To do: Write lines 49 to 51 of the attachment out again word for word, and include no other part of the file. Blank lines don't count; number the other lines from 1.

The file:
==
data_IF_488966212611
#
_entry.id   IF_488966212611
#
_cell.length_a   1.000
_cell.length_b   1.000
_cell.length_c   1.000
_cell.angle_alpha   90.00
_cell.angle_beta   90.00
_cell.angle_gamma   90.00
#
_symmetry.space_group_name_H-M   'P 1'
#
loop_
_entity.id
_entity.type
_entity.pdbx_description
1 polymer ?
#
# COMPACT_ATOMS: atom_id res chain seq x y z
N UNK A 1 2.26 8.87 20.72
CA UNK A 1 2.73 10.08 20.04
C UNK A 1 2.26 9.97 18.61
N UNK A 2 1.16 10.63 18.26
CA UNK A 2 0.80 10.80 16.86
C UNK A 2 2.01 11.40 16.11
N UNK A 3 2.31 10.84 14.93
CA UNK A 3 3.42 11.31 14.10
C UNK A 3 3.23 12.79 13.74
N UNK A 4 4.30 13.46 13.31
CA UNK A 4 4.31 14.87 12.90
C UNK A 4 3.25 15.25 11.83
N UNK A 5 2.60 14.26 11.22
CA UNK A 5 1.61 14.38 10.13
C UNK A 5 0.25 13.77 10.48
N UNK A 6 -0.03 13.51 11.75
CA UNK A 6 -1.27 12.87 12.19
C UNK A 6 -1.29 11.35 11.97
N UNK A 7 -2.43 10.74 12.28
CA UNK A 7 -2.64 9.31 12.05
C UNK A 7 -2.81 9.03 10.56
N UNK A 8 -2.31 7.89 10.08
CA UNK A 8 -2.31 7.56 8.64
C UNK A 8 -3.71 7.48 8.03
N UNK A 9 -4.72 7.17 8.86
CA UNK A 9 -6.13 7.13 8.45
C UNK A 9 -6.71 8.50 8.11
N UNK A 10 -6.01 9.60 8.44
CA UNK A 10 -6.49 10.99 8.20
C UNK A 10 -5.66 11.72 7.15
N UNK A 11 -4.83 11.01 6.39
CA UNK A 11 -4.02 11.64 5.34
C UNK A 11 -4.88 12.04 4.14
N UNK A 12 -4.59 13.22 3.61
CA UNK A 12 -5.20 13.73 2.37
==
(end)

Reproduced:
CA UNK A 10 -6.49 10.99 8.20
C UNK A 10 -5.66 11.72 7.15
N UNK A 11 -4.83 11.01 6.39